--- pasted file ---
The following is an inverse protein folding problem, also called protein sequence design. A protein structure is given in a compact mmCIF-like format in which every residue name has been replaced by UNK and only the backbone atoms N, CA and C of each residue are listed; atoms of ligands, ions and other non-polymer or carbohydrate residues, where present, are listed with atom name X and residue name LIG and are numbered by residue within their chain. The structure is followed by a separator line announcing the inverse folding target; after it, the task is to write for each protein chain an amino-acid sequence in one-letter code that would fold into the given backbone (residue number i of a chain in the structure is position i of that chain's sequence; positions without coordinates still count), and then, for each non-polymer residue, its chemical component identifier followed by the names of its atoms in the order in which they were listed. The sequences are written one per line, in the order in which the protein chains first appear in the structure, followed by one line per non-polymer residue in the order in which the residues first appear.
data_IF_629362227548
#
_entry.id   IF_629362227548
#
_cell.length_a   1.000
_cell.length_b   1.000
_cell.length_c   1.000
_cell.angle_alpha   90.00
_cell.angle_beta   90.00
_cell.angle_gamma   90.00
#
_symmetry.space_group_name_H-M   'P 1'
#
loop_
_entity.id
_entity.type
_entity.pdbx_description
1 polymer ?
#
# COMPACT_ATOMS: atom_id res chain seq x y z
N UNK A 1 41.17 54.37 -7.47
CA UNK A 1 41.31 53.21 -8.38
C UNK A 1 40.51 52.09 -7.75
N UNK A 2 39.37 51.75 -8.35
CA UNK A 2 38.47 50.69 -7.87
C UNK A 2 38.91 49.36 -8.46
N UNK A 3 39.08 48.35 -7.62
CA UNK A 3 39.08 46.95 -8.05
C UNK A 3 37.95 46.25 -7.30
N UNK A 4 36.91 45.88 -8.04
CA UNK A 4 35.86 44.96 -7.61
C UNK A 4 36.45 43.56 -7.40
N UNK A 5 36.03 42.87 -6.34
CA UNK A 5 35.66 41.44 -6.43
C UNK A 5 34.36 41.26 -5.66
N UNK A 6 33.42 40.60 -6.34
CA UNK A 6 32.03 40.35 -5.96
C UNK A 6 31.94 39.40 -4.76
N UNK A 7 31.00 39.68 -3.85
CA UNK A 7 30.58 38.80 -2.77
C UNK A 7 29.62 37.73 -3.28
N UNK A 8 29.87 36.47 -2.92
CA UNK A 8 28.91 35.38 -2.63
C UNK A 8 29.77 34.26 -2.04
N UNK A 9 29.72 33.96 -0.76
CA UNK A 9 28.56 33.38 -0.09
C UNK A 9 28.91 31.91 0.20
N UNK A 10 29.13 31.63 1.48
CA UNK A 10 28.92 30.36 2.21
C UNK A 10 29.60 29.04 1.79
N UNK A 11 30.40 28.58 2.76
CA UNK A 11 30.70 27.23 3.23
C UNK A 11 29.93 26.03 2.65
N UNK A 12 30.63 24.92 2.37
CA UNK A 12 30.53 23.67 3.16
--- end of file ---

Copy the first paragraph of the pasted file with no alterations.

The following is an inverse protein folding problem, also called protein sequence design. A protein structure is given in a compact mmCIF-like format in which every residue name has been replaced by UNK and only the backbone atoms N, CA and C of each residue are listed; atoms of ligands, ions and other non-polymer or carbohydrate residues, where present, are listed with atom name X and residue name LIG and are numbered by residue within their chain. The structure is followed by a separator line announcing the inverse folding target; after it, the task is to write for each protein chain an amino-acid sequence in one-letter code that would fold into the given backbone (residue number i of a chain in the structure is position i of that chain's sequence; positions without coordinates still count), and then, for each non-polymer residue, its chemical component identifier followed by the names of its atoms in the order in which they were listed. The sequences are written one per line, in the order in which the protein chains first appear in the structure, followed by one line per non-polymer residue in the order in which the residues first appear.